Next week, Russia will host the Winter Paralympics in Sochi. Though American and British leaders have announced they will not attend the opening of the Paralympics to protest Russia's authorization of military force in Ukraine, thousands of athletes and spectators from these and 43 other countries will arrive in Sochi to compete nonetheless. Athletes will find Paralympic competition venues equipped with sloping ramps, elevators with Braille buttons, wheelchair accessible spectator seating, and auditory equipment for blind visitors to listen to event announcers. In central Sochi, they can enjoy tourist attractions such as a wheelchair accessible boardwalk, cafes, and stores -- all this in a country where Soviet politicians refused to host a Summer Paralympics in 1980, claiming there were "no disabled citizens in the USSR."
However, according to recent investigations by the Associated Press and others, Paralympic athletes who have already arrived in Sochi are finding accessibility even in the Olympic Park haphazard. Some athletes report that door frames at some Paralympic competition venues are raised from the floor, obstructing wheelchair access. Two accessible bathrooms in the Olympic Park were found to be stuffed with janitorial supplies, making them unusable. Beyond the Olympic Park, there have been reports that drivers of Sochi's wheelchair-accessible buses don't stop to lower platforms so that people with disabilities can board.
The Russian government's obligations as a Paralympic host also go beyond building accessible competition and tourist venues. They include fostering a lasting legacy of social inclusion for Russian citizens with disabilities - in Sochi and across the country. Judging by the uneven job the government has done in and beyond the Olympic Park, a legacy of accessibility needs urgent attention. Especially telling are the experiences of Sochi residents with disabilities.
In 2013 I visited 19-year-old Sochi resident Sergei, who had recently lost use of his legs in a sports accident. Sergei spent his days in his dimly lit fifth floor apartment where he watched television and completed his college coursework remotely. His apartment building lacked an elevator and ramp, so he relied on friends to carry him up and down the stairs. After Sergei's accident, he and his family wrote multiple letters to the regional government requesting physical therapy services to which he is entitled by law. The government responded that no such rehabilitation services are available. When Sergei's mother approached officials for an explanation, they told her that rehabilitation was unnecessary, as Sergei would never walk again.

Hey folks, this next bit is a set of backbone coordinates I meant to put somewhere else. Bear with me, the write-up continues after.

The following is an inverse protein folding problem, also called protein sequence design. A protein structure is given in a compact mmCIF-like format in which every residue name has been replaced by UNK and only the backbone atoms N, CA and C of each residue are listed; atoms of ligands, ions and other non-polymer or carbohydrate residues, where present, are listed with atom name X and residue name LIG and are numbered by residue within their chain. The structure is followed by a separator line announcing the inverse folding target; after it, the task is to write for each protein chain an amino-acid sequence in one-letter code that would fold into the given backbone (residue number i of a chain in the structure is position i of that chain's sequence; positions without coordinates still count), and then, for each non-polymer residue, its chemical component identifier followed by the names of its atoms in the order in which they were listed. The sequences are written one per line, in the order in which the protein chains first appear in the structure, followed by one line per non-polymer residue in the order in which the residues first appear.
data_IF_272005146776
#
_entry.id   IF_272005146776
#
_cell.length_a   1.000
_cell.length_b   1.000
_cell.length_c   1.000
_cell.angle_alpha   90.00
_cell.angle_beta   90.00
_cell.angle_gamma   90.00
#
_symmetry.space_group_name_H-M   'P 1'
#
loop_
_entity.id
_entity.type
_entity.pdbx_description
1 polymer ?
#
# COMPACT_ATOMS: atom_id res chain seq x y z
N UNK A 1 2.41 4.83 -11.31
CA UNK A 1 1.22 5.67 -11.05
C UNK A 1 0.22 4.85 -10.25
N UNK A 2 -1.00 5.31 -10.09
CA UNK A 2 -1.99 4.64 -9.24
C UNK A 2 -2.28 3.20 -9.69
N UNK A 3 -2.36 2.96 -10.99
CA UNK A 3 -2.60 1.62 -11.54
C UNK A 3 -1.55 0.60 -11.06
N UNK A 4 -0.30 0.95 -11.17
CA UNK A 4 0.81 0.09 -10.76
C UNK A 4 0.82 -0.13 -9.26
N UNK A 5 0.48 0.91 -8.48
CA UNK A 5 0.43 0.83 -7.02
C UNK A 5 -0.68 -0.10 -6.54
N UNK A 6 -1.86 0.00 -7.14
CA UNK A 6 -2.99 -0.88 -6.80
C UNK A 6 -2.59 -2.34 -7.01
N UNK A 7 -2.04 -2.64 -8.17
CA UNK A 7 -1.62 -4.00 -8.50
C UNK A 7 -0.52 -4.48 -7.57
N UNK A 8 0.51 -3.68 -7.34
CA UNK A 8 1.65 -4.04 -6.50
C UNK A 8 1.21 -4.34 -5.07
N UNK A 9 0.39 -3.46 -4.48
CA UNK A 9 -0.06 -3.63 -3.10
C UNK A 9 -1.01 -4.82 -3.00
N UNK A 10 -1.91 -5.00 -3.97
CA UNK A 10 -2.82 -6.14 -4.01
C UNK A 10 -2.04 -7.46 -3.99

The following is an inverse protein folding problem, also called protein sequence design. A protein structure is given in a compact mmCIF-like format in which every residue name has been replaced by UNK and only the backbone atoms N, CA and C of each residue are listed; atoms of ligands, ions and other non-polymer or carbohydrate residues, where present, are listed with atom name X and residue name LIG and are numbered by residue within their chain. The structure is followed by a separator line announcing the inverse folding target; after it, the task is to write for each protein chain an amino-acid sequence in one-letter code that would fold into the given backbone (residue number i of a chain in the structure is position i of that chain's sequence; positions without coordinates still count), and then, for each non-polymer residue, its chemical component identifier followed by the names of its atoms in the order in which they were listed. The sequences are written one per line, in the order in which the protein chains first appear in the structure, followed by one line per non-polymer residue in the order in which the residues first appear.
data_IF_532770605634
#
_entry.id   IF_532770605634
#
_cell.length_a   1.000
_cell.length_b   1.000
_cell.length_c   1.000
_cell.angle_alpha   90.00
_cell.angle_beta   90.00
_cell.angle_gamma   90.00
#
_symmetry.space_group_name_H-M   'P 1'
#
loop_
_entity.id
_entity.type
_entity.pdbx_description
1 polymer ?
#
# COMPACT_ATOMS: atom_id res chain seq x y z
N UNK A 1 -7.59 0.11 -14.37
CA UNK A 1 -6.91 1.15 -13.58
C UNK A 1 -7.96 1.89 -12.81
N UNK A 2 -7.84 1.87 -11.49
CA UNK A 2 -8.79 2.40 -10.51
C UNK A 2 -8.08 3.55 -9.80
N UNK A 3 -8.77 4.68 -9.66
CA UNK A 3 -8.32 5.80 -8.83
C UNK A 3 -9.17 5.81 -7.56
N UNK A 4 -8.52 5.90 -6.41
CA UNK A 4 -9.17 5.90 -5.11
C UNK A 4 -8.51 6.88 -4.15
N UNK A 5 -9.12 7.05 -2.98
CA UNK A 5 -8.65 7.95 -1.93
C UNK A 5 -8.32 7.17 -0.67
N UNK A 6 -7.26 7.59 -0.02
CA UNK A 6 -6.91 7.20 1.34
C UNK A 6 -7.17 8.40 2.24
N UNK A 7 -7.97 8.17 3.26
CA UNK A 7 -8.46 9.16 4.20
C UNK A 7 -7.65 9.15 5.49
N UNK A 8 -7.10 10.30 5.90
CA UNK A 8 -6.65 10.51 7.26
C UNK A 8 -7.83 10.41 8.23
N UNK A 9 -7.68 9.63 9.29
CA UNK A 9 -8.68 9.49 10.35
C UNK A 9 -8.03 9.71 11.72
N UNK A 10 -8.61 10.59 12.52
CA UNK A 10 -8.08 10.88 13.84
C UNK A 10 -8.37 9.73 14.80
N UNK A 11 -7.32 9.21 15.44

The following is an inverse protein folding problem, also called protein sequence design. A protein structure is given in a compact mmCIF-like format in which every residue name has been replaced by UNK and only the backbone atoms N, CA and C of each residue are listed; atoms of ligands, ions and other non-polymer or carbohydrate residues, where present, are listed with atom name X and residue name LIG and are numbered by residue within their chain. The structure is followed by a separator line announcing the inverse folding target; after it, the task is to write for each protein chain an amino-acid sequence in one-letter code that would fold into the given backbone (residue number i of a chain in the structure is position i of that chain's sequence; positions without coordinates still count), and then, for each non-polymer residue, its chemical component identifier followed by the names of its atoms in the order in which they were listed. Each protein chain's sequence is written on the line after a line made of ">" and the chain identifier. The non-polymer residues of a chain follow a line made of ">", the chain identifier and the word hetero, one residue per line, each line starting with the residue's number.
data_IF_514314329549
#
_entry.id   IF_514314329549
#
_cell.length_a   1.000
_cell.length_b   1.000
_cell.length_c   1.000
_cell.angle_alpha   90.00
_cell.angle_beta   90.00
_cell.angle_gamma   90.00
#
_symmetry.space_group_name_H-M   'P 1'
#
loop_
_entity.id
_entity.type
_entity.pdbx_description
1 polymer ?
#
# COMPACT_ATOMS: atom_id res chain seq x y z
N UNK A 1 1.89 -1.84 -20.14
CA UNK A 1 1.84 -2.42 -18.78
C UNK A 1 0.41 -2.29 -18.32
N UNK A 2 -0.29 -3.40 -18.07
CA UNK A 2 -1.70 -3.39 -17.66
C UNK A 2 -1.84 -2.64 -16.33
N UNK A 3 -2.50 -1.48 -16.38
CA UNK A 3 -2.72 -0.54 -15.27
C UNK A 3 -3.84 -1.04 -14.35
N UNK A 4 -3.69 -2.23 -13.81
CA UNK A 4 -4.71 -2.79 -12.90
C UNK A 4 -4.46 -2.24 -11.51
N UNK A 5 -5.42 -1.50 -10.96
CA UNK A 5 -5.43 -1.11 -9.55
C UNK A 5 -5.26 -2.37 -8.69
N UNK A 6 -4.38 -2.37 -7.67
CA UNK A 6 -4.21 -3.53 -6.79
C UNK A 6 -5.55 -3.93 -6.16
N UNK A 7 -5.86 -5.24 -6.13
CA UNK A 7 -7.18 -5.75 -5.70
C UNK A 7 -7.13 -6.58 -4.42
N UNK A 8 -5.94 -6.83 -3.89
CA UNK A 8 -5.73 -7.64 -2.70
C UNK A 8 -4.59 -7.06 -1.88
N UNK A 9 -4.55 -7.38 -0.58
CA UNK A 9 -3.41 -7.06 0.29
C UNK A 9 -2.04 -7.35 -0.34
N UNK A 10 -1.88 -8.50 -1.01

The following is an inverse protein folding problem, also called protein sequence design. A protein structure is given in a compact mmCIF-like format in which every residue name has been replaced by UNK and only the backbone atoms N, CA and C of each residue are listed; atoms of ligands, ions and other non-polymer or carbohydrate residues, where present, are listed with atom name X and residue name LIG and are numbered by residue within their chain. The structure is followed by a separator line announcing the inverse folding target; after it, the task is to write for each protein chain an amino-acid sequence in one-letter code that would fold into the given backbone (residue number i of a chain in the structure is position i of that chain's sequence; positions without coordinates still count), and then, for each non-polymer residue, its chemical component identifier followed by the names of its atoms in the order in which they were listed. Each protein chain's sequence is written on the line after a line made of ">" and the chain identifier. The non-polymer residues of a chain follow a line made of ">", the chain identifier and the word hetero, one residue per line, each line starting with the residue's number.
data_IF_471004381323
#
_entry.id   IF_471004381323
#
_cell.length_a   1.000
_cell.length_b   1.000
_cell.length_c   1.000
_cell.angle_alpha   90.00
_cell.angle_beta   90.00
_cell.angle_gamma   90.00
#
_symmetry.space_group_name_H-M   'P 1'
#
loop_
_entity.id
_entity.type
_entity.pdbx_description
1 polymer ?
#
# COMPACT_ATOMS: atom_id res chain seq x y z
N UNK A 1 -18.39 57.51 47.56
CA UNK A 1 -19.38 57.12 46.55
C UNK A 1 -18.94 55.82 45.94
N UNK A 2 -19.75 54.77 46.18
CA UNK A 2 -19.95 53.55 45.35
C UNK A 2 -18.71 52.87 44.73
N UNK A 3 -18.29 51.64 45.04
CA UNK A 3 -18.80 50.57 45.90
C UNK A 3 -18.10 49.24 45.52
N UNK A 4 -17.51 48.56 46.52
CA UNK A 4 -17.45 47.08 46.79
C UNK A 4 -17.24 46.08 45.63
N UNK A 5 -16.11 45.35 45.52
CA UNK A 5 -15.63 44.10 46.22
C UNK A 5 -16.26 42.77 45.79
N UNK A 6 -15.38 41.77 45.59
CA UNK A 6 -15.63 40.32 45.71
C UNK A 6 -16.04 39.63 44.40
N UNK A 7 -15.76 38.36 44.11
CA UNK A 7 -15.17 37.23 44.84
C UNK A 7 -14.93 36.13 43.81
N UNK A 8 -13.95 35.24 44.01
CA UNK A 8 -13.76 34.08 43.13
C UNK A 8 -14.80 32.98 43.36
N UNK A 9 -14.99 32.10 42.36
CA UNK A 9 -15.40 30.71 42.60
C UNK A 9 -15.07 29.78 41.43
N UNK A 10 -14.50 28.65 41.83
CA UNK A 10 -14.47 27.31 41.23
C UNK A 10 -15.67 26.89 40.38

When I contacted Sergei recently, he had regained partial use of his legs through rehabilitation he obtained in Moscow with the help of an acquaintance. But he still has no means to leave his Sochi neighborhood independently because the city's new accessible low-floored buses do not come near his home. As we prepare to laud the world's best Paralympic athletes, Sergei -- just a few kilometers away from the Olympic Park -- is cut off from the main events.
He is not alone in his lack of access to his own home city. Many Russians with disabilities live in apartment buildings without elevators and accessible ramps and rarely if ever leave their homes. Others who want to leave, can't -- because services such as public transportation remain inaccessible to them. As one Russian disability rights advocate told me on a recent visit to Moscow, "The first problem is that many people with disabilities cannot leave their homes. No one sees them. How can you make good policies for a population you cannot see?"
Both the Russian government and the International Paralympic Committee (IPC), which oversees the Paralympic Games, have stressed that the sight of Paralympic athletes competing before Russian spectators will go a long way to promote a more accessible environment nationwide. IPC representatives recently said, "It is the Games themselves and the exposure to the performances of Paralympians that act as the catalyst for the greatest change."
Greater social visibility for people with disabilities would be a key impetus for change in Russia, but this cannot happen through the Games alone. Only the sustained presence of people such as Sergei on Russian sidewalks and in parks, in Russian workplaces and universities, and in other public spaces, will demonstrate to policymakers and the public that people with disabilities can live independently and contribute meaningfully to society.
Some change is already under way. In December the government introduced a federal bill to hold local governments responsible for implementing federal accessibility laws, including, among other things, requirements for people with disabilities to get the rehabilitation services they are entitled to and for their housing and transportation to be made completely accessible.
Without concrete improvements in accessibility for people with disabilities, the strength and independence of Paralympic athletes may seem to the Russian public more like the exception than the rule.
Andrea Mazzarino is an American Council of Learned Societies researcher at Human Rights Watch. She works on disability rights and children's rights in Russia and is the main author of the Human Rights Watch report, Barriers Everywhere.